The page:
In The City of God (begun in 413, but Books 20-22 were written in 426) Augustine answers the pagans, who attributed the fall of Rome (410) to the abolition of pagan Divine Providence with regard to the Roman Empire, he widens the horizon still more and in a burst of genius he creates the philosophy of history, embracing as he does with a glance the destinies of the world grouped around the Christian religion, the only one which goes back to the beginning and leads humanity to its final term. The City of God is considered as the most important work of the great bishop. The other works chiefly interest theologians; but it, like the Confessions, belongs to general literature and appeals to every soul. The Confessions are theology which has been lived in the soul, and the history of God’s action on individuals, while The City of God is theology framed in the history of humanity, and explaining the action of God in the world.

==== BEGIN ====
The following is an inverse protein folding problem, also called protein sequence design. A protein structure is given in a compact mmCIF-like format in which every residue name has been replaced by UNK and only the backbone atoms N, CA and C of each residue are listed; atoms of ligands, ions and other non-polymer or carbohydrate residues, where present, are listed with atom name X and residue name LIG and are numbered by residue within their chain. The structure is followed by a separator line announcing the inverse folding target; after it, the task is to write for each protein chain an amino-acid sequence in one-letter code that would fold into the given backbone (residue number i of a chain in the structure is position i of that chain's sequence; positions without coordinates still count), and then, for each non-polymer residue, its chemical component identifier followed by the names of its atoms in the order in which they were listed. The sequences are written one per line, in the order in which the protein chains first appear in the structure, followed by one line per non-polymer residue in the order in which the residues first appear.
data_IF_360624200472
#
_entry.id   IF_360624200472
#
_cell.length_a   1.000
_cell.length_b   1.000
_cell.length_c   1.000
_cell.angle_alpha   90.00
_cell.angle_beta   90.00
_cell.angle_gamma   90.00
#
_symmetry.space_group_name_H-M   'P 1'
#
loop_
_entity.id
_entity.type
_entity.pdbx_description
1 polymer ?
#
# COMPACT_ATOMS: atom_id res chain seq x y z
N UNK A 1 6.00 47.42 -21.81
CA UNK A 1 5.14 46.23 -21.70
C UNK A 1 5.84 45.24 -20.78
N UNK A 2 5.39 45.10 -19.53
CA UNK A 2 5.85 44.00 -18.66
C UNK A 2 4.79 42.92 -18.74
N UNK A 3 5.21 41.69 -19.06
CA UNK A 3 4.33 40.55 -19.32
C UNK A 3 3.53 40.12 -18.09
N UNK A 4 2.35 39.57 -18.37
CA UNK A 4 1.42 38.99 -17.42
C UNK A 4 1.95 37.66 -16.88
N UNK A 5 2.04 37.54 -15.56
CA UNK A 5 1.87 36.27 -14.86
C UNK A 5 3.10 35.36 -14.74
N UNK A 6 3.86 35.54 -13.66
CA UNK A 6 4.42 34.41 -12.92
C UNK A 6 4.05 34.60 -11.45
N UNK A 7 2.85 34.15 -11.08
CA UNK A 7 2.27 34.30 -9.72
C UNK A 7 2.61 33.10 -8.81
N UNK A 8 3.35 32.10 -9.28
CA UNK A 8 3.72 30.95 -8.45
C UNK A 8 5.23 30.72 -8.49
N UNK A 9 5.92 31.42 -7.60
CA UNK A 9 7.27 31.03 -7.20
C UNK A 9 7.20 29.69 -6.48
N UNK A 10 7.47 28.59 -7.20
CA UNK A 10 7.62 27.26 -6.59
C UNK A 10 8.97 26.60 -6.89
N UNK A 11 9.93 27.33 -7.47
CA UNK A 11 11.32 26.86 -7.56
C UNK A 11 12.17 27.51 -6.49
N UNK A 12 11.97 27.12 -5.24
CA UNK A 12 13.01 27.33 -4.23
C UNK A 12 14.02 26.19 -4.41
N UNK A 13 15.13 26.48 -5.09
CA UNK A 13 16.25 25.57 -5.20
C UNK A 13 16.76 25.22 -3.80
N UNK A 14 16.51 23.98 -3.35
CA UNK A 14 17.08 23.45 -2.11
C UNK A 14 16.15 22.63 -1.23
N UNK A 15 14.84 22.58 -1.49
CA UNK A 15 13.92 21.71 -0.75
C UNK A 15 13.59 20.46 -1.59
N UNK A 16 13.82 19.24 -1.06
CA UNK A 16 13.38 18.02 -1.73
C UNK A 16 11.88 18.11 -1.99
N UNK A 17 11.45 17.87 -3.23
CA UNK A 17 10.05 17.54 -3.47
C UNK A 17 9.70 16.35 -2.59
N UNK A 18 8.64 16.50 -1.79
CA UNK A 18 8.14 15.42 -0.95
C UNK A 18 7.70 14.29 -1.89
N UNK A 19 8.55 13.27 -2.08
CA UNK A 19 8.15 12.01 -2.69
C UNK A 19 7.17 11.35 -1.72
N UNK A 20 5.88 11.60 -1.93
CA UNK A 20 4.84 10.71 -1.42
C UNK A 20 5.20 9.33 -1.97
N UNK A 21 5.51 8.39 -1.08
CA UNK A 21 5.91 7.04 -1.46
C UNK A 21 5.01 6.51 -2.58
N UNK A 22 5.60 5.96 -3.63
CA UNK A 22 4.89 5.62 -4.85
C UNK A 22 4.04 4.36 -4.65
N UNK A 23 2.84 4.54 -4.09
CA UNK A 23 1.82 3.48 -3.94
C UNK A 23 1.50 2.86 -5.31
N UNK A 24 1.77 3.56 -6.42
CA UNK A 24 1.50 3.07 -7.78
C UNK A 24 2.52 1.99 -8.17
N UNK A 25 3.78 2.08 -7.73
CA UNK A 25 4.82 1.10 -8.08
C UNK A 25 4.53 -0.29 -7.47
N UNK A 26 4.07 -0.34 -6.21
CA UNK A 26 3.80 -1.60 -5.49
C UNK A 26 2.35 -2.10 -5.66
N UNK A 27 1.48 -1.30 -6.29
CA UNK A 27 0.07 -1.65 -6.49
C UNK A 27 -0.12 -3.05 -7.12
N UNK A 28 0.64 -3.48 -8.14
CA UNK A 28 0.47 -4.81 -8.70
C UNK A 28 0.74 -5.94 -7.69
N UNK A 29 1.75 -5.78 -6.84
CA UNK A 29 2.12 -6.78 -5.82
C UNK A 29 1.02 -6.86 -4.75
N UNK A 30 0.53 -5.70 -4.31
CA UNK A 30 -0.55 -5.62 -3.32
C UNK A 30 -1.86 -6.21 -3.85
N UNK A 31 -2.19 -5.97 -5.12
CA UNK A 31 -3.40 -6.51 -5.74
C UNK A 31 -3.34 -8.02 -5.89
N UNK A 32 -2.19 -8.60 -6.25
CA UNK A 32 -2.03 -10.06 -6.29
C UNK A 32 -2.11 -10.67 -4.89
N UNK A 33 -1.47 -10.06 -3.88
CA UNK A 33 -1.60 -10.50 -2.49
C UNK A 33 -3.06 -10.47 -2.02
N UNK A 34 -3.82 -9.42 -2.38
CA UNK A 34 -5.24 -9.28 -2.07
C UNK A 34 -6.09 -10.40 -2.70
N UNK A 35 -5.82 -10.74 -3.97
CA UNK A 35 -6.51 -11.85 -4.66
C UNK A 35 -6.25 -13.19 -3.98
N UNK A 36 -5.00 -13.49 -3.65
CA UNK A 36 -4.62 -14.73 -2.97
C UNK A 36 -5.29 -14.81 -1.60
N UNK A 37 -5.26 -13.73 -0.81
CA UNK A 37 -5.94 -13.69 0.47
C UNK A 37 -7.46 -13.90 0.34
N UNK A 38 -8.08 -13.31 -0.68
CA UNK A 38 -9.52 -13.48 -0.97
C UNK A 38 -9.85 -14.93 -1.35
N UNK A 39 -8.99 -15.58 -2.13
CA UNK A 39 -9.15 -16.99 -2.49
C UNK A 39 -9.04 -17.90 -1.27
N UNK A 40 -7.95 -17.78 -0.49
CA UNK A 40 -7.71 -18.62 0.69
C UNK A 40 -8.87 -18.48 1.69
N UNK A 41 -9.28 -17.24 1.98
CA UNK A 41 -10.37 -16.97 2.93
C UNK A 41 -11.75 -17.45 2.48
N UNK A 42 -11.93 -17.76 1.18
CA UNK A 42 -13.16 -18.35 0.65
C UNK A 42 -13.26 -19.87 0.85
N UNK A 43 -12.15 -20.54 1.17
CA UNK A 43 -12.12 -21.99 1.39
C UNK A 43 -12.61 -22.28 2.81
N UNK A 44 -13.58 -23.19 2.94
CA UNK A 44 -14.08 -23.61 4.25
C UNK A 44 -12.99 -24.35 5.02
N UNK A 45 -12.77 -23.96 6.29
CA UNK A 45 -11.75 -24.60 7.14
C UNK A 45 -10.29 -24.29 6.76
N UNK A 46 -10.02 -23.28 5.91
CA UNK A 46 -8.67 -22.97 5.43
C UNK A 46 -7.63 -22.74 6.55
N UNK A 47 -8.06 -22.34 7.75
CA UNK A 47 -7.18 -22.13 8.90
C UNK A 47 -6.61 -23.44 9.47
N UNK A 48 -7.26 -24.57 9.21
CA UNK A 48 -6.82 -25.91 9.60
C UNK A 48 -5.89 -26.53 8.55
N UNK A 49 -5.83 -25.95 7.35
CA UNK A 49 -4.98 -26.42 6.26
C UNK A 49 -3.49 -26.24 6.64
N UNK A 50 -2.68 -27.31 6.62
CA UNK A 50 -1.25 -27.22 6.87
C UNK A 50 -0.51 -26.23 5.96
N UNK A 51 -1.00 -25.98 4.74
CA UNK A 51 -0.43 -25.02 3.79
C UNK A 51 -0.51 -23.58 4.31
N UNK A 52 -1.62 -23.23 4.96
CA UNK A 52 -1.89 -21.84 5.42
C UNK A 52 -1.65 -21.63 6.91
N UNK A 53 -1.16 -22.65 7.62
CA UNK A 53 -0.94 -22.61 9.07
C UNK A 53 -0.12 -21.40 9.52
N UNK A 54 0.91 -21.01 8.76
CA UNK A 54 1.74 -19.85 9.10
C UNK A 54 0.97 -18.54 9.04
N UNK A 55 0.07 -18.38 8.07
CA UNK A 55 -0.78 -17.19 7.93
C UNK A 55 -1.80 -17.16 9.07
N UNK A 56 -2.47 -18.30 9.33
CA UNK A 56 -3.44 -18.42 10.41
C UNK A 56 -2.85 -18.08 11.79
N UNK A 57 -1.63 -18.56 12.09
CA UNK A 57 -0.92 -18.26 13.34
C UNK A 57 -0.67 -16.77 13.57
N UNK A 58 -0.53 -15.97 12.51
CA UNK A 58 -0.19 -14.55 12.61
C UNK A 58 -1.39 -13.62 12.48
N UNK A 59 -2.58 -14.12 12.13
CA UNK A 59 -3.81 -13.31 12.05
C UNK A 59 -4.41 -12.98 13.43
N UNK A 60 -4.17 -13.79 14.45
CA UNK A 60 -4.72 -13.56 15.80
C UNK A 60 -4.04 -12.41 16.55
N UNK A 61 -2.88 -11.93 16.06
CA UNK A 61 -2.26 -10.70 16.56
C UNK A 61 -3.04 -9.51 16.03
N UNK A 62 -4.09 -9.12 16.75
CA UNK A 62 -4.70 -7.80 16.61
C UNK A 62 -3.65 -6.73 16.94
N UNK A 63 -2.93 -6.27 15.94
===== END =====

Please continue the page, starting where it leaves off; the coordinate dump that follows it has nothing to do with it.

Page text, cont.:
Other apologetic writings, like the “De Verâ Religione” (a little masterpiece composed at Tagaste, 389-391), “De Utilitate Credendi” (391), “Liber de fide rerum quæ non videntur” (400), and the “Letter 120 to Consentius,” constitute Augustine the great theorist of the Faith, and of its relations to reason. “He is the first of the Fathers,” says Harnack (Dogmengeschichte, III, 97) “who felt the need of forcing his faith to reason.” And indeed he, who so repeatedly affirms that faith precedes the intelligent apprehension of the truths of revelation — he it is who marks out with greater clearness of definition and more precisely than anyone else the function of the reason in preceding and verifying the witness’s claim to credence, and in accompanying the mind’s act of adhesion. (Letter to Consentius, n. 3, 8, etc.) What would not have been the stupefaction of Augustine if anyone had told him that faithproofs of the divine testimony, under the penalty of its becoming science! Or if one had spoken to him of faith in authority giving its assent, without examining any motive which might prove the value of the testimony! It surely cannot be possible for the human mind to accept testimony without known motives for such acceptance, or, again, for any testimony, even when learnedly sifted out, to give the science — the inward view — of the object.
source: Catholic Encyclopedia